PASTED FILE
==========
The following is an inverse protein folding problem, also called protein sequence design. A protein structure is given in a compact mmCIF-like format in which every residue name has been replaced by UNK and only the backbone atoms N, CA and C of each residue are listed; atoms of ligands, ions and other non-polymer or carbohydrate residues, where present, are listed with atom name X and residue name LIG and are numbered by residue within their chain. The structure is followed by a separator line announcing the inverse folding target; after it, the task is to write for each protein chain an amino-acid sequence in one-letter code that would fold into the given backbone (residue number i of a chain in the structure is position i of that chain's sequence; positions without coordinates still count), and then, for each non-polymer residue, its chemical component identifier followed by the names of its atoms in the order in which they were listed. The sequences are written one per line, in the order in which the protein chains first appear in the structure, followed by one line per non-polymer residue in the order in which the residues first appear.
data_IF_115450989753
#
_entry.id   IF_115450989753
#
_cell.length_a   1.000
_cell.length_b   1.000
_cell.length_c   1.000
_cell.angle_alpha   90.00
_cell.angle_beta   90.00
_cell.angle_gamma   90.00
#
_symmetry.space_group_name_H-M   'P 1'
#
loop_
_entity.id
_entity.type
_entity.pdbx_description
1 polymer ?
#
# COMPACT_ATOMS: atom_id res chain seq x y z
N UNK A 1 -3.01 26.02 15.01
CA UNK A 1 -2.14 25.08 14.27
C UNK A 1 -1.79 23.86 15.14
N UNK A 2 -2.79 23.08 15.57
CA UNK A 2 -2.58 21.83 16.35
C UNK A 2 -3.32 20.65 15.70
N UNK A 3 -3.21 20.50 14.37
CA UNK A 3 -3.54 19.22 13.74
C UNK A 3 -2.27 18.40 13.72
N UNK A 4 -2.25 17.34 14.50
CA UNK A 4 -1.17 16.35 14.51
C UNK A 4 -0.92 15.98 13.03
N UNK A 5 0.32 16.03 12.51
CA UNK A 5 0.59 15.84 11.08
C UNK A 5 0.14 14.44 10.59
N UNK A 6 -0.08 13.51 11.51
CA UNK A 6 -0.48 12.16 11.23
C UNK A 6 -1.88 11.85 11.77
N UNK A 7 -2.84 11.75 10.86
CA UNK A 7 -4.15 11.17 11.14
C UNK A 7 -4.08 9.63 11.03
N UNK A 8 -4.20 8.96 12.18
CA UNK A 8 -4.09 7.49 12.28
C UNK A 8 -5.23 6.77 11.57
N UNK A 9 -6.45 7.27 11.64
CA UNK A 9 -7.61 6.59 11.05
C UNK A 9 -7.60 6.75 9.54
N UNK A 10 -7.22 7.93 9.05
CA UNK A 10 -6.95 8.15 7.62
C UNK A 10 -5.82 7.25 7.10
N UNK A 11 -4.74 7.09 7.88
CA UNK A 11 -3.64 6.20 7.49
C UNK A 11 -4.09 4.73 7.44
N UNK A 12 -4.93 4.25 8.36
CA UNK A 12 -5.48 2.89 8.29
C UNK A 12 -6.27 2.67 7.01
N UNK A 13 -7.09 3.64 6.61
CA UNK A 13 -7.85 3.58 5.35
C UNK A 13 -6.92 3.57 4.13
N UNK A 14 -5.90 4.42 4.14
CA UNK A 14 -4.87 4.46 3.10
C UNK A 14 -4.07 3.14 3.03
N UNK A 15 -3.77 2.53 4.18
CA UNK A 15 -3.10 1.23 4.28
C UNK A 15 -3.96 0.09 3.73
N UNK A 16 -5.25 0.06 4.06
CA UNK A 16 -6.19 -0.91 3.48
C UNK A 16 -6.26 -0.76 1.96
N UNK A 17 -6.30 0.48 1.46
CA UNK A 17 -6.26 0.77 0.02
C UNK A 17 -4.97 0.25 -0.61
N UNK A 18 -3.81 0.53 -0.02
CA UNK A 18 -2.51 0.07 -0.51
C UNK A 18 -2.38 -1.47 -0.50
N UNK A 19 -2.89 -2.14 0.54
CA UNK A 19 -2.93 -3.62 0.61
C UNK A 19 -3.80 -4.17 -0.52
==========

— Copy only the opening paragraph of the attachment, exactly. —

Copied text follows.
The following is an inverse protein folding problem, also called protein sequence design. A protein structure is given in a compact mmCIF-like format in which every residue name has been replaced by UNK and only the backbone atoms N, CA and C of each residue are listed; atoms of ligands, ions and other non-polymer or carbohydrate residues, where present, are listed with atom name X and residue name LIG and are numbered by residue within their chain. The structure is followed by a separator line announcing the inverse folding target; after it, the task is to write for each protein chain an amino-acid sequence in one-letter code that would fold into the given backbone (residue number i of a chain in the structure is position i of that chain's sequence; positions without coordinates still count), and then, for each non-polymer residue, its chemical component identifier followed by the names of its atoms in the order in which they were listed. The sequences are written one per line, in the order in which the protein chains first appear in the structure, followed by one line per non-polymer residue in the order in which the residues first appear.